In his autobiography, Charlie Louvin recalls complaining to his manager about the distance between the venues he and his brother Ira played. The Louvin Brothers got to their performance dates by car, and Charlie did all the driving because he did not trust Ira, an alcoholic, behind the wheel. When Charlie said it was hard to perform after driving all night, his manager put it to him plainly, “That’s what the little pills are for.” The little pills were amphetamine tablets.
But the Everlys did not get pills from a pusher. They thought they were getting vitamins from an excellent physician.
Dr. Max Jacobson was sometimes called “Miracle Max” in his days of practice. He is now part of American history as “the original Dr. Feelgood.” Much more was written about him after the full account of his association with President Kennedy came to light. Jacobson injected Kennedy with a concoction that was intended to assuage Kennedy’s chronic back pain. Although some of Kennedy’s inner circle believed the injections were the source of erratic behavior on JFK’s part, Kennedy himself insisted on the injections, saying, “I don’t care if it’s horse piss, it works.”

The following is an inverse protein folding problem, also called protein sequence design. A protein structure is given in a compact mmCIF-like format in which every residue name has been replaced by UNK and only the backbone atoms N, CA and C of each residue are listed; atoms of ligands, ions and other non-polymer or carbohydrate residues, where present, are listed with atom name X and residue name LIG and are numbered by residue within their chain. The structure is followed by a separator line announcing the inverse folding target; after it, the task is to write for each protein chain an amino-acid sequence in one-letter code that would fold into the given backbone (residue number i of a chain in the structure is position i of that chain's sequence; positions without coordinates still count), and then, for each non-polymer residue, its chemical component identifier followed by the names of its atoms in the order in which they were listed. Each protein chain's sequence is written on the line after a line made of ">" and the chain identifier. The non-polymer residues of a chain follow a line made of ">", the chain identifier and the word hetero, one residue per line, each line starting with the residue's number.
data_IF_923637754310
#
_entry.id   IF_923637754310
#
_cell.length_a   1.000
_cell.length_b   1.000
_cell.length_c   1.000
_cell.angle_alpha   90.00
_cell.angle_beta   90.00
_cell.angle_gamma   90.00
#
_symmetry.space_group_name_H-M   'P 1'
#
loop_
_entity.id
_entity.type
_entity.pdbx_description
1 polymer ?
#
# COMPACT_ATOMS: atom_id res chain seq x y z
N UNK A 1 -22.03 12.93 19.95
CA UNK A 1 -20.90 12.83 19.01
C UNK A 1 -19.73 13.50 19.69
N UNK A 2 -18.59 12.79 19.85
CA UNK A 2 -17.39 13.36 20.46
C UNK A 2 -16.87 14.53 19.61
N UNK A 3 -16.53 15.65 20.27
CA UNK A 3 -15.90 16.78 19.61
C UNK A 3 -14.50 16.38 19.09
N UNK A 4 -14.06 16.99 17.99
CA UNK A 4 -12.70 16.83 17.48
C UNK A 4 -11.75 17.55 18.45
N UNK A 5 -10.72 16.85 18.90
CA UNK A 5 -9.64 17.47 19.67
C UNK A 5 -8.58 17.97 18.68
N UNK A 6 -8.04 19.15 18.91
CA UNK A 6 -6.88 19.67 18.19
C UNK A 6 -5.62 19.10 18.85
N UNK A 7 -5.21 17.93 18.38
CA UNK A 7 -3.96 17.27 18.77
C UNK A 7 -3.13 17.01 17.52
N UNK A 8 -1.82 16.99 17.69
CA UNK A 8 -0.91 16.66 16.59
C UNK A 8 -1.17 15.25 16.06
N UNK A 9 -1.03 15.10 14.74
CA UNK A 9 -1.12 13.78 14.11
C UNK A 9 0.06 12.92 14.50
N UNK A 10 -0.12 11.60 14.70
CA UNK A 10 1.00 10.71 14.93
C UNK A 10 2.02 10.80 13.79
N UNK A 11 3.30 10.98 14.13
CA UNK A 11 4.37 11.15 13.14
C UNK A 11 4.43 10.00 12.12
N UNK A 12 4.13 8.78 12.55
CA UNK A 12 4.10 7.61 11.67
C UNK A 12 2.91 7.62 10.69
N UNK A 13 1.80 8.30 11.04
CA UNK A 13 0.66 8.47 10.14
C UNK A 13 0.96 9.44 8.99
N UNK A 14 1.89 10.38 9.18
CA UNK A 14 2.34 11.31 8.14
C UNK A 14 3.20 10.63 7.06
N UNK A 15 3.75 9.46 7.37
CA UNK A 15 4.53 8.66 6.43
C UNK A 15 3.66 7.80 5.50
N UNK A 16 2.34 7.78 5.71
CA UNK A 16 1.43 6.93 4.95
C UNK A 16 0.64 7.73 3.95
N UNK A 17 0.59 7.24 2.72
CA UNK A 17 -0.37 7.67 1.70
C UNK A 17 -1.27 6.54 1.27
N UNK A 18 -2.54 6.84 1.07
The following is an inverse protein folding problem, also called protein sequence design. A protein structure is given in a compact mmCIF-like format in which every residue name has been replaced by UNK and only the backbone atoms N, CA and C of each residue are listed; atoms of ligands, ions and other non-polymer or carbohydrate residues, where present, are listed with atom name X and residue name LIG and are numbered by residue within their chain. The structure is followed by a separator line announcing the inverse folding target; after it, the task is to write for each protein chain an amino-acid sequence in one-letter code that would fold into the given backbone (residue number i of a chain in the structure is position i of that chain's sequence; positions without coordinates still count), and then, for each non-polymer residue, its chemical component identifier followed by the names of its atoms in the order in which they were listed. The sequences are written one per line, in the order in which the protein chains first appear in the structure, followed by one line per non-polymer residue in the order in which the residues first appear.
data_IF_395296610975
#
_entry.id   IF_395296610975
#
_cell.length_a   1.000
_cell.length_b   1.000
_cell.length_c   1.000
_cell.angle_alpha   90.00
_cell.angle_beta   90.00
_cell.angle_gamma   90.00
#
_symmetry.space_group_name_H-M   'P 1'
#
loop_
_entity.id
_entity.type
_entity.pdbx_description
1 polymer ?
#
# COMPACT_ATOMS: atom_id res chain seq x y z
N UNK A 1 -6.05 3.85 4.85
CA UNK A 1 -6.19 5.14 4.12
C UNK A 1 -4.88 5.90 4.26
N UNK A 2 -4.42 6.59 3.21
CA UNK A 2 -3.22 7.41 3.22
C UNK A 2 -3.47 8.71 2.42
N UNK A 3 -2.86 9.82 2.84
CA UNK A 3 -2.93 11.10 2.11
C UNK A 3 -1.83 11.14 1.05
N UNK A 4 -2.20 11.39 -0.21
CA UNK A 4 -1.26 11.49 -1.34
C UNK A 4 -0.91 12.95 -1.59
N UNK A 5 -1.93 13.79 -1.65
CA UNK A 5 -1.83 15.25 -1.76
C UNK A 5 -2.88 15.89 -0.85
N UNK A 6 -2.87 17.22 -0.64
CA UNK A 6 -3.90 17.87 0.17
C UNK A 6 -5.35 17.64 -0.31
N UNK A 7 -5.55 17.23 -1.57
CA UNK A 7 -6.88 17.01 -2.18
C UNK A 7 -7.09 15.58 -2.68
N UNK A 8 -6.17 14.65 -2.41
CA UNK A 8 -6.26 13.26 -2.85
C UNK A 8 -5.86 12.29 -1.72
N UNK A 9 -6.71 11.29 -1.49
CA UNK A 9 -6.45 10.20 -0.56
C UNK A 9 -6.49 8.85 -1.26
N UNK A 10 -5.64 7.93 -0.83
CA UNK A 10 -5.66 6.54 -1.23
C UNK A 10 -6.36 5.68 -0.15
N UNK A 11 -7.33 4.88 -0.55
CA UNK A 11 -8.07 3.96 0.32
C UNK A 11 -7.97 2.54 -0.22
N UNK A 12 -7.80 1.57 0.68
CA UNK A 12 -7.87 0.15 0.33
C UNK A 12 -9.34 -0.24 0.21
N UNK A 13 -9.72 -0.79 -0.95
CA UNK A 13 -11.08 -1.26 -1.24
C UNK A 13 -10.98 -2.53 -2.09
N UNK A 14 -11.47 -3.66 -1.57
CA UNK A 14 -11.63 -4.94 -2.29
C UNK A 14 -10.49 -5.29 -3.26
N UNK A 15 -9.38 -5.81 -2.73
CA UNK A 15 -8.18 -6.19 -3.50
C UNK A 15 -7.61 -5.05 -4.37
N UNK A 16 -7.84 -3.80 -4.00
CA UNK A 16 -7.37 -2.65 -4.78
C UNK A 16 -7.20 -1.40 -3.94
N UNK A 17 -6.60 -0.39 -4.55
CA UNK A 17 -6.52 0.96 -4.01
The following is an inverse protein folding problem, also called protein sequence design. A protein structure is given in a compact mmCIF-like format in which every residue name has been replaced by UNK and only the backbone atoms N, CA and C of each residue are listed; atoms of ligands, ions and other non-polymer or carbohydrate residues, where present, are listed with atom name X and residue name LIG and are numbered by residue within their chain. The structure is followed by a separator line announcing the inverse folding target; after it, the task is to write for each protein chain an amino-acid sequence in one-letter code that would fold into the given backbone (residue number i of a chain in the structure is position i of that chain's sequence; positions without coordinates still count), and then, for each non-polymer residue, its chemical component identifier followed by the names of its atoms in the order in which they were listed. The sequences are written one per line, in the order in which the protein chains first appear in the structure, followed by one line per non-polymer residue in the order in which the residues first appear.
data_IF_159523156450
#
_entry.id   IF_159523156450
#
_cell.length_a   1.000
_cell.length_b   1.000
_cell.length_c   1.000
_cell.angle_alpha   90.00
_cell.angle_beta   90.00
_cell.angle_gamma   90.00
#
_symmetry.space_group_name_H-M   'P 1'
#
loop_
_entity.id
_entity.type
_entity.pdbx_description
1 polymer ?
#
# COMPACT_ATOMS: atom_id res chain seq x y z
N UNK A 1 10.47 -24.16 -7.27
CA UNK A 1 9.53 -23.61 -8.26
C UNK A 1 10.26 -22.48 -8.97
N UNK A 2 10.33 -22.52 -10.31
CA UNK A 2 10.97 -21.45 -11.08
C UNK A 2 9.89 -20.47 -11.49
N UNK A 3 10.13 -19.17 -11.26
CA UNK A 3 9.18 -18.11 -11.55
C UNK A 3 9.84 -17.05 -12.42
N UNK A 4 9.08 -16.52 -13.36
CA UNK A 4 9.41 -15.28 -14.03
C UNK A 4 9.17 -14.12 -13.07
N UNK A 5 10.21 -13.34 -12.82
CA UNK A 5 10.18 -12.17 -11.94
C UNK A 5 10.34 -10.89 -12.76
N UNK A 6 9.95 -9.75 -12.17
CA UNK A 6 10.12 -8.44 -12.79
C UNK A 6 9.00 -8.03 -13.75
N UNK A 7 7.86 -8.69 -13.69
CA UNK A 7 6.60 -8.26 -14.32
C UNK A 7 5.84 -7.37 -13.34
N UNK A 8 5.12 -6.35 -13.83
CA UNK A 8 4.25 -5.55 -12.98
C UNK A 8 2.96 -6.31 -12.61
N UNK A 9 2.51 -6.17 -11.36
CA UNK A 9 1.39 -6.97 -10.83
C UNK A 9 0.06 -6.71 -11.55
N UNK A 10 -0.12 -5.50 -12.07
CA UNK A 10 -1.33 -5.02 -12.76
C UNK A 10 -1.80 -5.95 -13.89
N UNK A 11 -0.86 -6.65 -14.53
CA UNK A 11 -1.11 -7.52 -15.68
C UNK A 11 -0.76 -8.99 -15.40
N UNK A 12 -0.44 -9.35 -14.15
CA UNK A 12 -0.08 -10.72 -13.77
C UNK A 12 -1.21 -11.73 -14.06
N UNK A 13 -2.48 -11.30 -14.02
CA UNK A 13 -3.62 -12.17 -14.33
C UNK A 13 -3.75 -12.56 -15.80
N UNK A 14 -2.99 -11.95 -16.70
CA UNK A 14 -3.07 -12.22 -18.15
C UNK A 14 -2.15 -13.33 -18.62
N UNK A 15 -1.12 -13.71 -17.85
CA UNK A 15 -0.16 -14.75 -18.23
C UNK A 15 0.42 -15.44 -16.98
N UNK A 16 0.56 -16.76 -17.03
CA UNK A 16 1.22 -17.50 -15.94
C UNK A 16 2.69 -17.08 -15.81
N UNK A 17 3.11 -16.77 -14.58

Effects of methylphenidate. The impact of methylphenidate varies from person to person. I had experience of my own with the drug in the early 1990s. I have an uncommon sleep disorder that two very good neurologists thought might be a slightly atypical narcolepsy. One of them prescribed methylphenidate, and I took the drug for about six weeks before I began hallucinating.